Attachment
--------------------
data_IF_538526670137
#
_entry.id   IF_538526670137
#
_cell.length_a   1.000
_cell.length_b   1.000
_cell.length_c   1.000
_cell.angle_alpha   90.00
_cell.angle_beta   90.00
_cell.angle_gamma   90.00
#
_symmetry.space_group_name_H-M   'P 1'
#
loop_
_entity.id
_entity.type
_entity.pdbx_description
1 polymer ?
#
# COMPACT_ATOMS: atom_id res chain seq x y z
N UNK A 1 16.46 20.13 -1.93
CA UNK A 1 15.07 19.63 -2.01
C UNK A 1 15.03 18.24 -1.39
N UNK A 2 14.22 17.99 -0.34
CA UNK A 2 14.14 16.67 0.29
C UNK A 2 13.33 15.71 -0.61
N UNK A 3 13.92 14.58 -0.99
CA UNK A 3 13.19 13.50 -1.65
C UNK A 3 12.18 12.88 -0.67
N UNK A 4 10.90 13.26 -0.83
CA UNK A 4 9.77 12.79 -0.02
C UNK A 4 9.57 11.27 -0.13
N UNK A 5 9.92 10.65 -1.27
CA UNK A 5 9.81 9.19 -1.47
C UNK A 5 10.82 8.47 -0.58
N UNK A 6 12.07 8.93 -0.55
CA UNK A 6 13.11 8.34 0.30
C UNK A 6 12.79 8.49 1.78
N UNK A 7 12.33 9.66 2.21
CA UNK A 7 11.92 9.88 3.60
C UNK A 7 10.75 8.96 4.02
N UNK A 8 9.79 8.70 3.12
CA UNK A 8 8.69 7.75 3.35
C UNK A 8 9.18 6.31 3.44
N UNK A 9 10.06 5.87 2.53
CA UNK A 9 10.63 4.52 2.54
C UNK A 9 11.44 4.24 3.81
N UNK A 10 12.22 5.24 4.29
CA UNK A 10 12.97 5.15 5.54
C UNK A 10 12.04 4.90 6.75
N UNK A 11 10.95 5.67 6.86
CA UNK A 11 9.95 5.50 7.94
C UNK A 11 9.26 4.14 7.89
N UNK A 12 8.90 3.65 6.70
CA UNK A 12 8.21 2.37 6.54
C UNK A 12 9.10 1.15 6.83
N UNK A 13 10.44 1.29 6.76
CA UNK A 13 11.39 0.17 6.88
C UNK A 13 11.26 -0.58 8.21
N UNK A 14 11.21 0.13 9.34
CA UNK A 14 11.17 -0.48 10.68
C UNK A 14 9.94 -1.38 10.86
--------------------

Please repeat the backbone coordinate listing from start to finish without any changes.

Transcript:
data_IF_538526670137
#
_entry.id   IF_538526670137
#
_cell.length_a   1.000
_cell.length_b   1.000
_cell.length_c   1.000
_cell.angle_alpha   90.00
_cell.angle_beta   90.00
_cell.angle_gamma   90.00
#
_symmetry.space_group_name_H-M   'P 1'
#
loop_
_entity.id
_entity.type
_entity.pdbx_description
1 polymer ?
#
# COMPACT_ATOMS: atom_id res chain seq x y z
N UNK A 1 16.46 20.13 -1.93
CA UNK A 1 15.07 19.63 -2.01
C UNK A 1 15.03 18.24 -1.39
N UNK A 2 14.22 17.99 -0.34
CA UNK A 2 14.14 16.67 0.29
C UNK A 2 13.33 15.71 -0.61
N UNK A 3 13.92 14.58 -0.99
CA UNK A 3 13.19 13.50 -1.65
C UNK A 3 12.18 12.88 -0.67
N UNK A 4 10.90 13.26 -0.83
CA UNK A 4 9.77 12.79 -0.02
C UNK A 4 9.57 11.27 -0.13
N UNK A 5 9.92 10.65 -1.27
CA UNK A 5 9.81 9.19 -1.47
C UNK A 5 10.82 8.47 -0.58
N UNK A 6 12.07 8.93 -0.55
CA UNK A 6 13.11 8.34 0.30
C UNK A 6 12.79 8.49 1.78
N UNK A 7 12.33 9.66 2.21
CA UNK A 7 11.92 9.88 3.60
C UNK A 7 10.75 8.96 4.02
N UNK A 8 9.79 8.70 3.12
CA UNK A 8 8.69 7.75 3.35
C UNK A 8 9.18 6.31 3.44
N UNK A 9 10.06 5.87 2.53
CA UNK A 9 10.63 4.52 2.54
C UNK A 9 11.44 4.24 3.81
N UNK A 10 12.22 5.24 4.29
CA UNK A 10 12.97 5.15 5.54
C UNK A 10 12.04 4.90 6.75
N UNK A 11 10.95 5.67 6.86
CA UNK A 11 9.95 5.50 7.94
C UNK A 11 9.26 4.14 7.89
N UNK A 12 8.90 3.65 6.70
CA UNK A 12 8.21 2.37 6.54
C UNK A 12 9.10 1.15 6.83
N UNK A 13 10.44 1.29 6.76
CA UNK A 13 11.39 0.17 6.88
C UNK A 13 11.26 -0.58 8.21
N UNK A 14 11.21 0.13 9.34
CA UNK A 14 11.17 -0.48 10.68
C UNK A 14 9.94 -1.38 10.86